Home Education Basic Grammar: IBA Preparation | Jobs Preparation

Basic Grammar: IBA Preparation | Jobs Preparation

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A short-note of grammar

Basic Grammar:

The following verbs require an infinitive for a verb in the complement:

  • agree,
  • appear,
  • arrange,
  • ask,
  • attempt,
  • claim,
  • consent,
  • decide,
  • demand,
  • deserve,
  • desire,
  • expect,
  • fail,
  • forget,
  • hesitate,
  • hope,
  • intend,
  • learn,
  • manage,
  • mean,
  • need,
  • offer,
  • plan,
  • prepare,
  • pretend,
  • promise,
  • refuse,
  • seem,
  • strive,
  • tend,
  • threaten,
  • wait,
  • want,
  • wish

Adjectives followed by the infinitive:

  • anxious,
  • boring,
  • dangerous,
  • hard,
  • eager,
  • easy,
  • good,
  • strange,
  • pleased,
  • prepared,
  • ready,
  • able,
  • usual,
  • common,
  • difficult.

The following verbs require an –ing form for a verb in the complement:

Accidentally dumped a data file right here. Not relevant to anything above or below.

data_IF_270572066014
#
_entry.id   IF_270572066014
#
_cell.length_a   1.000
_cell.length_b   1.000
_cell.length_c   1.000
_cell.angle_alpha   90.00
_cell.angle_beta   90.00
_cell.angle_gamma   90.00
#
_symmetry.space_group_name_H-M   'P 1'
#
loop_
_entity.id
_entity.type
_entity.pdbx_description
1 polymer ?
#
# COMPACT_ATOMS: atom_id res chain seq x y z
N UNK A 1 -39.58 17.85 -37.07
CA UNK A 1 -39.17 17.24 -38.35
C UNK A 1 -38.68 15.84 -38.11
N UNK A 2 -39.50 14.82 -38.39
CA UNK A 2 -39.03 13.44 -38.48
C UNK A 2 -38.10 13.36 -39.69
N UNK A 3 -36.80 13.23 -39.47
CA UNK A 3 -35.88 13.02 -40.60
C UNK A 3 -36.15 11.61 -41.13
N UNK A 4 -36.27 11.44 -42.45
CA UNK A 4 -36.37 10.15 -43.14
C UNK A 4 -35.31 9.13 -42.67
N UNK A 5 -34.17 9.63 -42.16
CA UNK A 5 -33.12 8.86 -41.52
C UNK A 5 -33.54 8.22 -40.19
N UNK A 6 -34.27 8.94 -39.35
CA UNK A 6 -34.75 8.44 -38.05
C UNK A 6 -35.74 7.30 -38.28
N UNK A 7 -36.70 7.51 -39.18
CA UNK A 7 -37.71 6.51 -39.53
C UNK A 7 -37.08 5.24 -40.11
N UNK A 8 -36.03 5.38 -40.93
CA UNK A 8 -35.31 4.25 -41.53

• admit,
  • appreciate,
  • avoid,
  • complete,
  • consider,
  • delay,
  • deny,
  • discuss,
  • enjoy,
  • finish,
  • keep,
  • mention,
  • mind,
  • miss,
  • postpone,
  • practice,
  • quit,
  • recall,
  • resume,
  • report,
  • recommend,
  • regret,
  • resent,
  • resist,
  • risk,
  • stop,
  • suggest,
  • tolerate,
  • understand.

The following verb phrases require an –ing form for a verb in the complement:

  • approve of,
  • be better off,
  • can’t help,
  • count on,
  • confess to,
  • depend on,
  • do not mind,
  • forget about,
  • give up,
  • get through,
  • insist on,
  • keep on,
  • look forward to,
  • object to,
  • put off,
  • rely on,
  • succeed in,
  • think about,
  • think of,
  • worry about.

After verb—

  • accustomed to,
  • afraid of,
  • capable of,
  • fond of,
  • intent on,
  • interested in,
  • successful in,
  • tired of.

Ex– We are accustomed to sleeping late on weekends.

 After nouns

  • choice of,
  • possibility of,
  • intention of,
  • method of/for,
  • reason for,
  • excuse for

The following verbs can be followed by either the infinitive or the gerund with no change in meaning:

  • begin,
  • can’t stand,
  • continue,
  • dread,
  • hate,
  • like,
  • love,
  • prefer,
  • regret,
  • start,
  • try.

 Pronouns before the gerund or infinitive:

  • allow,
  • ask,
  • beg,
  • convince,
  • expect,
  • instruct,
  • invite,
  • order,
  • permit,
  • persuade,
  • prepare,
  • promise,
  • remind,
  • urge,
  • want.

Ex- I urge you to reconsider your decision.

Importance— Subjunctive Verbs: